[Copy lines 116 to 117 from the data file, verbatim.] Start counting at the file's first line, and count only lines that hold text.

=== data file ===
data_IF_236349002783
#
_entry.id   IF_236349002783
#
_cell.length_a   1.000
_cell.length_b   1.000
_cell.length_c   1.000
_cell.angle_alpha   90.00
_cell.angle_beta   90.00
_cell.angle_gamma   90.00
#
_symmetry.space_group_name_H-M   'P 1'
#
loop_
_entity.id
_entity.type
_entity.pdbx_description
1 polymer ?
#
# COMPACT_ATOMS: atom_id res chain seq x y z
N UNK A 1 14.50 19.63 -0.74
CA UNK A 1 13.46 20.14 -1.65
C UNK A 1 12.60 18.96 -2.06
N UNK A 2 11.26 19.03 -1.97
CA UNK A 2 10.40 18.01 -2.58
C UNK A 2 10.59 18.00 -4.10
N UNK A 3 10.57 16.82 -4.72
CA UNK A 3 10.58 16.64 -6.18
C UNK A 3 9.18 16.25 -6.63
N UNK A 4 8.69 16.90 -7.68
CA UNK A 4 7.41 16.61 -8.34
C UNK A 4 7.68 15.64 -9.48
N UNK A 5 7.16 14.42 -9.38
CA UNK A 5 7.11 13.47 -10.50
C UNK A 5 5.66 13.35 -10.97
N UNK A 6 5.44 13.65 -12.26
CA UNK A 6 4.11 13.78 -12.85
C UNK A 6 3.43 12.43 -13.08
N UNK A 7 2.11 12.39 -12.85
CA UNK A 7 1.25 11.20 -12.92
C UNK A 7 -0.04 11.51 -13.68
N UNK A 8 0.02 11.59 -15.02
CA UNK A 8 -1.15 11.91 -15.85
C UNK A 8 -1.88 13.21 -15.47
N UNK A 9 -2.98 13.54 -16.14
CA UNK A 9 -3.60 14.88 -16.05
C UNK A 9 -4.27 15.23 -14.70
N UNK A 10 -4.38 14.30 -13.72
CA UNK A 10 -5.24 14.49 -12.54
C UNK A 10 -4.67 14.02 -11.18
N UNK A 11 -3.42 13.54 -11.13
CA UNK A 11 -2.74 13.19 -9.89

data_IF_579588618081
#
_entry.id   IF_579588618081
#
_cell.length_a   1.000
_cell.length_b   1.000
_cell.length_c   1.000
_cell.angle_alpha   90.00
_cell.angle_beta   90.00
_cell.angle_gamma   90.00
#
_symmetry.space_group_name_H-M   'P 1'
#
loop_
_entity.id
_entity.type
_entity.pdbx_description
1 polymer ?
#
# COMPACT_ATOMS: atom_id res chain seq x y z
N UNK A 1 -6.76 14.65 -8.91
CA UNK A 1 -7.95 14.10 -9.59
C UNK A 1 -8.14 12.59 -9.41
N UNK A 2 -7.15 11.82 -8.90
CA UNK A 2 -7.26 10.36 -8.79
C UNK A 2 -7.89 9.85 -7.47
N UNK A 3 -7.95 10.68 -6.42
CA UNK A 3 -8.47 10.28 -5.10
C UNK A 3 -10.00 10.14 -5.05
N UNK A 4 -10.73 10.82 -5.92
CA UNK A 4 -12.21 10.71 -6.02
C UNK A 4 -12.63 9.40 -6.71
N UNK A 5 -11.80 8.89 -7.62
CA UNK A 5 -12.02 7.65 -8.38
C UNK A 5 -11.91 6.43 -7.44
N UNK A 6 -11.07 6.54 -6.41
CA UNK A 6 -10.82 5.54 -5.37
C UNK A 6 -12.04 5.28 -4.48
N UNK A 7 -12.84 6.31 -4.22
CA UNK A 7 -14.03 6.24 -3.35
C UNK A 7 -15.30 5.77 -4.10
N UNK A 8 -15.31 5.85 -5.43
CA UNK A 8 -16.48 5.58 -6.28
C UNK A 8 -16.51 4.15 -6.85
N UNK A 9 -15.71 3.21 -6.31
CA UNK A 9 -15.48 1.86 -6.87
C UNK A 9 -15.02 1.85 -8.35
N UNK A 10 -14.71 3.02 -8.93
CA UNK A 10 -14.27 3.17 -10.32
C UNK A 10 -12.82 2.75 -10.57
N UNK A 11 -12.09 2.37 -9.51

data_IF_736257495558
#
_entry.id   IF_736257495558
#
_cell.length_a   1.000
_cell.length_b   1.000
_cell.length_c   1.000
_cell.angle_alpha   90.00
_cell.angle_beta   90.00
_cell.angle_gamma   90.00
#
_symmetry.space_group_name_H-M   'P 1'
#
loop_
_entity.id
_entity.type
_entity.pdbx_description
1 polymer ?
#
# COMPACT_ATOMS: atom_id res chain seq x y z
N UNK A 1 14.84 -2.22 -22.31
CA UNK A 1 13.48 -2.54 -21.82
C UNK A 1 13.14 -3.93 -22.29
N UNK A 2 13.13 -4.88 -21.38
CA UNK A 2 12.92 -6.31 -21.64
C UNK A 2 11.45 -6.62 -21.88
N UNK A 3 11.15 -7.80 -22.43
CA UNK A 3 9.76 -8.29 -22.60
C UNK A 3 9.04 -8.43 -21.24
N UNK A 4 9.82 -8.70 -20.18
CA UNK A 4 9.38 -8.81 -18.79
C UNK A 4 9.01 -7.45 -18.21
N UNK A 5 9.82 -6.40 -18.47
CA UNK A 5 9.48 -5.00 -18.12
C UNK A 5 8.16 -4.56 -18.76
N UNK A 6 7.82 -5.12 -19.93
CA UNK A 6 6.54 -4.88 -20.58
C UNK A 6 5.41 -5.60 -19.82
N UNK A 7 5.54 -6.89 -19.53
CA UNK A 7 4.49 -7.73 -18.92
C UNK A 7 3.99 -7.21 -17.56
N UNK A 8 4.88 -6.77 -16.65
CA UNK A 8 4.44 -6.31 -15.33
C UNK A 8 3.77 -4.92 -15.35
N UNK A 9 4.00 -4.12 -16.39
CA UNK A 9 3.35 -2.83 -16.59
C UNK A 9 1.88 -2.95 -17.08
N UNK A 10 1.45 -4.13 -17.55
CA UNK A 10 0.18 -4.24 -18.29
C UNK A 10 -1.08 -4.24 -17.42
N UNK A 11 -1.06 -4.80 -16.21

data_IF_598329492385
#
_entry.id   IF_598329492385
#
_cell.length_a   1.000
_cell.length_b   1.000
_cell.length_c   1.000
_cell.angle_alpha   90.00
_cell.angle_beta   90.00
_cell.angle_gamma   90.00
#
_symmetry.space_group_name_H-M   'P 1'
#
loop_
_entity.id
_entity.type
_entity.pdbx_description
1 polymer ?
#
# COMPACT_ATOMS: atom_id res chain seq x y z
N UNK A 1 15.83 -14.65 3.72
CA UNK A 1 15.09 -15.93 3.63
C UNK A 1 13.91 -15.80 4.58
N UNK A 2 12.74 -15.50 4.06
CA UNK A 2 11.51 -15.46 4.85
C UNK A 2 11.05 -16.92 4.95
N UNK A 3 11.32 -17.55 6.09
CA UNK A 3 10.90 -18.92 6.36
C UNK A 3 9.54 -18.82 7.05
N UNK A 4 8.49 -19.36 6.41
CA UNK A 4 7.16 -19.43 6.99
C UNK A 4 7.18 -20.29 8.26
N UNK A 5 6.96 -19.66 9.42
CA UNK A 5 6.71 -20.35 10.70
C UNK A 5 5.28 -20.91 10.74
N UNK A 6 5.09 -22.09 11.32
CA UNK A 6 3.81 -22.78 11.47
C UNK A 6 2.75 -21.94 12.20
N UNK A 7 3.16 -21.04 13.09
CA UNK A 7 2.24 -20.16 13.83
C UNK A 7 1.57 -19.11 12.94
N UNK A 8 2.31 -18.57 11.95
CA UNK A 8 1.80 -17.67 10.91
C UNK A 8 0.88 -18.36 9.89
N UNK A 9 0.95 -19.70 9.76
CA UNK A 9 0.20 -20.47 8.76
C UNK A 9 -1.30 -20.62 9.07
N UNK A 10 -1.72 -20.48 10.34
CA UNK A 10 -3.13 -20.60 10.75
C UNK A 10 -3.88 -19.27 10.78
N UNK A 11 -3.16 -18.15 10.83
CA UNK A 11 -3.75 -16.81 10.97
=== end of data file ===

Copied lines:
#
loop_